Various legislative bodies and not a few regulators are moving at warp speed to impose “fiduciary duties” on salespeople in all segments of the financial services industry.
It appears that something is inevitable in this regard; the only question is when.
When insurance agents, financial advisors and stockbrokers become subject to these new fiduciary duty standards, whatever they turn out to be, it will have a profound effect on how business is done within the financial services field.
The current applicability of fiduciary duties to the financial services industry is a hodgepodge of differing rules and interpretations. Moreover, the definition of a “fiduciary duty” seems to be a shifting target. This means that whatever the laws are that will be imposed in the future, the industry may have a clearer picture of how it is to operate, even if professionals do not particularly like the new rules.
A fiduciary relationship is one founded on trust or confidence reposed by one person in the integrity and fidelity of another, according to several resources, including court decisions.
A basic requirement is that the person with the duty–the “fiduciary”–is always supposed to put the interests of his principal (i.e., the person to whom the fiduciary duty is owed) ahead of his own interests. This includes the requirement that the fiduciary should not unfairly profit from the relationship.
There are a number of cases that have also imposed a requirement for disclosure by the fiduciary of any possible conflict of interest with the principal.
Traditionally, insurance agents have not been held to a fiduciary standard with their customers. Thus, the term “agent,” within the insurance context, meant that the agent was the agent of the insurer, not of the customer.
If the proposed legislation imposes a fiduciary duty on an insurance agent with respect to purchasers of insurance products, it will totally change the relationships between the parties. Indeed, the concept of an insurance commission is almost inconsistent with the concept of a fiduciary relationship between the insurance agent and the purchaser of insurance.
Certainly, any such legislation (or regulations, if that is the route that will be taken) can limit the concept of fiduciary duty to permit continuation of insurance commissions in the traditional manner. However, it will be necessary for such legislation or regulations to specifically define the rules applicable to commissionable insurance sales if insurance agents are to be required to be fiduciaries to their customers.
Many agents deplore the concept of disclosing commissions to their customers because they think that such disclosure will adversely affect sales.
Stockbrokers have long been held to have a fiduciary duty to their customers. However, the case law seems to make this a limited fiduciary duty. Arbitration proceedings at the Financial Industry Regulatory Authority do not seem to have set forth a clear picture of how much duty a stockbroker owes to customers, but at the very least, securities laws have always imposed a duty of disclosure, which is usually satisfied by the use of prospectuses and confirmations in the sales process.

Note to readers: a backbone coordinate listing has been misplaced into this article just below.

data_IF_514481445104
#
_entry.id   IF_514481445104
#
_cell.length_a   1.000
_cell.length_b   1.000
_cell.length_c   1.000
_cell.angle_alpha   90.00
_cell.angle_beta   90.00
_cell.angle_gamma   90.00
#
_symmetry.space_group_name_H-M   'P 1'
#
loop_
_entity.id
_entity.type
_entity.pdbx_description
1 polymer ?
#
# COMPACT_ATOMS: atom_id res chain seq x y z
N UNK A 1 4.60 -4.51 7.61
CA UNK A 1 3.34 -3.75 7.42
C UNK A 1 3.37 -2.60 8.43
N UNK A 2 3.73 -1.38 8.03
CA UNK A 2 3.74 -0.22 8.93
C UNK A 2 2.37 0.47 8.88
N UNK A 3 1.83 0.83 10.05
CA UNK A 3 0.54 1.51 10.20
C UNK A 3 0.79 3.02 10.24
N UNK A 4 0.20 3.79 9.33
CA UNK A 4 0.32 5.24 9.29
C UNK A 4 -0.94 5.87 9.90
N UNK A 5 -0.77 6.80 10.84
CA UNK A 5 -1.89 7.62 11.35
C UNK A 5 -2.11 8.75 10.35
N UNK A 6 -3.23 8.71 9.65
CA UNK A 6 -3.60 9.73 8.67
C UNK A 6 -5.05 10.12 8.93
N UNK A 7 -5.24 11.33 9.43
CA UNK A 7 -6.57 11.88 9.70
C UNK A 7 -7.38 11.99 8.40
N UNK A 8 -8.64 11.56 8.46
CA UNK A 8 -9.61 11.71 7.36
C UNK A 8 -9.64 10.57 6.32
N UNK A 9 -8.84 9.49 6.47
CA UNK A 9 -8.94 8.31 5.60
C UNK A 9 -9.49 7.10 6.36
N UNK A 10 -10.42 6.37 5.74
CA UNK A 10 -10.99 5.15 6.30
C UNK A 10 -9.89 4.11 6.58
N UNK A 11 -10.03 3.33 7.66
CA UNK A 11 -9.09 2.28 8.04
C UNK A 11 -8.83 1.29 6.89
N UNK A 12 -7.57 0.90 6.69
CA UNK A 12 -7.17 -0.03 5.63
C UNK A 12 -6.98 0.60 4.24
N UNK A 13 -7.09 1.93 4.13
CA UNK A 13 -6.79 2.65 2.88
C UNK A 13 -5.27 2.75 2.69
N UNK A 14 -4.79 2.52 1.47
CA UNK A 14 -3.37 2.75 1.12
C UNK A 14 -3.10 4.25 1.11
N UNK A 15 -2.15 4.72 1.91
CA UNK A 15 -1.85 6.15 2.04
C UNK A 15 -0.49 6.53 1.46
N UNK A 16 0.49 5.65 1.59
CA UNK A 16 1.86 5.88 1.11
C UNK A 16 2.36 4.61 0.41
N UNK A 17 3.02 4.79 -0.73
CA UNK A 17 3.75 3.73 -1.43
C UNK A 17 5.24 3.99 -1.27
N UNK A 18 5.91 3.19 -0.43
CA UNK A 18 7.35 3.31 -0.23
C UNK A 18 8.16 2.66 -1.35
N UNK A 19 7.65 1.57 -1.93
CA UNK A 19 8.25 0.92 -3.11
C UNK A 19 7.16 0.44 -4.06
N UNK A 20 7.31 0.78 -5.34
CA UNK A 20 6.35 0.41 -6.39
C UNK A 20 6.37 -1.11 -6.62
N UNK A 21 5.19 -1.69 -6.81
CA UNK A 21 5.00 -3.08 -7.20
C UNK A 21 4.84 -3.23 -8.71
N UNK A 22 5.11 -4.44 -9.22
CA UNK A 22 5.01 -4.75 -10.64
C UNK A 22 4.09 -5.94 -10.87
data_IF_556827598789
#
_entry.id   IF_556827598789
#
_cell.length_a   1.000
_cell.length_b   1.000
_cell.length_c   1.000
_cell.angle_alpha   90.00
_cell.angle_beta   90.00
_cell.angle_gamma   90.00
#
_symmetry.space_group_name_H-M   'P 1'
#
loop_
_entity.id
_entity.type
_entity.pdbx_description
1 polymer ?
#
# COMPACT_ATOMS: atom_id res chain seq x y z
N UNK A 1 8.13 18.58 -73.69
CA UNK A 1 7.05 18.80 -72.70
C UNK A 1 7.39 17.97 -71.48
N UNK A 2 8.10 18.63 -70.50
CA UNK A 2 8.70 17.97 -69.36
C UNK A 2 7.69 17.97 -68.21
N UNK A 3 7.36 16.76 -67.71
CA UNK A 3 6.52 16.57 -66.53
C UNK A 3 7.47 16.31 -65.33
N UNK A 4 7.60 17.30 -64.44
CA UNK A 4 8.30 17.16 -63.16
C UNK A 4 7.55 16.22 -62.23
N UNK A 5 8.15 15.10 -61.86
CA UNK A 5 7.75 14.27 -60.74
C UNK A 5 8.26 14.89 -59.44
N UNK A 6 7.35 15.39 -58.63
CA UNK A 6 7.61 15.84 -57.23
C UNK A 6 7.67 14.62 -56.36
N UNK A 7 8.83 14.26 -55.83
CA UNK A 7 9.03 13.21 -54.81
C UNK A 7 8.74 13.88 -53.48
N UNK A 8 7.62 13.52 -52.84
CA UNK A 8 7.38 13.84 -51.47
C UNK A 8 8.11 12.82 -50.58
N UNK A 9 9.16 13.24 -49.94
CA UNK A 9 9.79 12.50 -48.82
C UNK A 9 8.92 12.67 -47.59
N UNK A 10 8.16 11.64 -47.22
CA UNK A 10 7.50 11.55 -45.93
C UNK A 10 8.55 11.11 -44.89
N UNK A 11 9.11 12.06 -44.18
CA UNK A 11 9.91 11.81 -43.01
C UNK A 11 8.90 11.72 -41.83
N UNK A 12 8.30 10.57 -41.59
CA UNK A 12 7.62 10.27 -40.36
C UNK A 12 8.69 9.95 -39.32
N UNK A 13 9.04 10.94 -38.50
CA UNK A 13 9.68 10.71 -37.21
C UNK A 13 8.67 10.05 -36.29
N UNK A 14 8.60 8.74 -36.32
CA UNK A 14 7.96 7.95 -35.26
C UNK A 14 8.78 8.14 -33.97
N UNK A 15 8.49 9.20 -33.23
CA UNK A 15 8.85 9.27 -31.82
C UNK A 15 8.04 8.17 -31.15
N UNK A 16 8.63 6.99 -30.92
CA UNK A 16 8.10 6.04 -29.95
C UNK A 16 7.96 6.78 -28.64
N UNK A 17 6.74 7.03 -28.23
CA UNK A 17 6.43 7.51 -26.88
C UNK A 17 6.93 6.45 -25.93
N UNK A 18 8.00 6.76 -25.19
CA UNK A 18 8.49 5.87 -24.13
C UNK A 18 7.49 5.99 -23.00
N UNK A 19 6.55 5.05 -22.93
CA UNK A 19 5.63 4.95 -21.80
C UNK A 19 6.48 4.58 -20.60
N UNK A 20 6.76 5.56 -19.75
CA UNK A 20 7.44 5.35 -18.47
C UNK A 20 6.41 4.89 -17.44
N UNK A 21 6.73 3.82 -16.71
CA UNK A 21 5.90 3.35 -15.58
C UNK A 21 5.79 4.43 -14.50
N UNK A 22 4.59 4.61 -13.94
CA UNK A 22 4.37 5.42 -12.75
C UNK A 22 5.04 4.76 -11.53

Investment advisors are at the center of the current debate over fiduciary duties. Investment advisors for regulated mutual funds have always had a fiduciary duty with respect to the mutual funds they advise. This requirement is imposed by the Investment Company Act of 1940.
Many proposals currently under consideration would impose similar fiduciary duties on all investment advisors for all activities, not just for regulated mutual funds.
A major impetus for imposing fiduciary duties on people in the financial services industry is concern over the potential for sales people to “dial a commission” by selecting a higher commission product that costs their customers higher fees.
This concept has been expressed as a concern for certain members of the Securities and Exchange Commission and of senior FINRA staff. These regulators would prefer that the recommendations to customers be commission blind, where only the best interests of the customer are taken into consideration by the people selling investments or insurance or providing investment advice.
A number of insurance agents have already taken a route to avoid the problems with respect to fiduciary duties.
One of these routes is to sell only products with front-end sales loads that are totally disclosed to the customer and where there can be no temptation for the sales person to “dial a commission.” Another route is to sell only products that carry no sales loads or commissions with a “wrap-fee” charged to the customer to compensate the advisor for services rendered. Unfortunately, few insurance products are designed for this type of transaction.
It is doubtful that many people get up in the morning with the idea that “today we need to buy some life insurance or an annuity.” Instead, the need for insurance products must be brought to the attention of a prospect.
The hardest part of any insurance sale is to find the prospect. The amount of time and expense is significant and insurance commissions have been designed to provide adequate compensation for the amount of work and expense involved.
It is hard to imagine that critical insurance products will be as widely available to the consuming public if there is a change in the methods by which insurance agents are compensated. However, as much as the industry may hate to see such change, it certainly appears that it is inevitable.
Norse N. Blazzard, JD, CLU, and Judith A. Hasenauer, JD, CLU, are attorneys in the Pompano Beach, Fla. firm of Blazzard & Hasenauer, P.C. Their email addresses are firstname.lastname@example.org and email@example.com.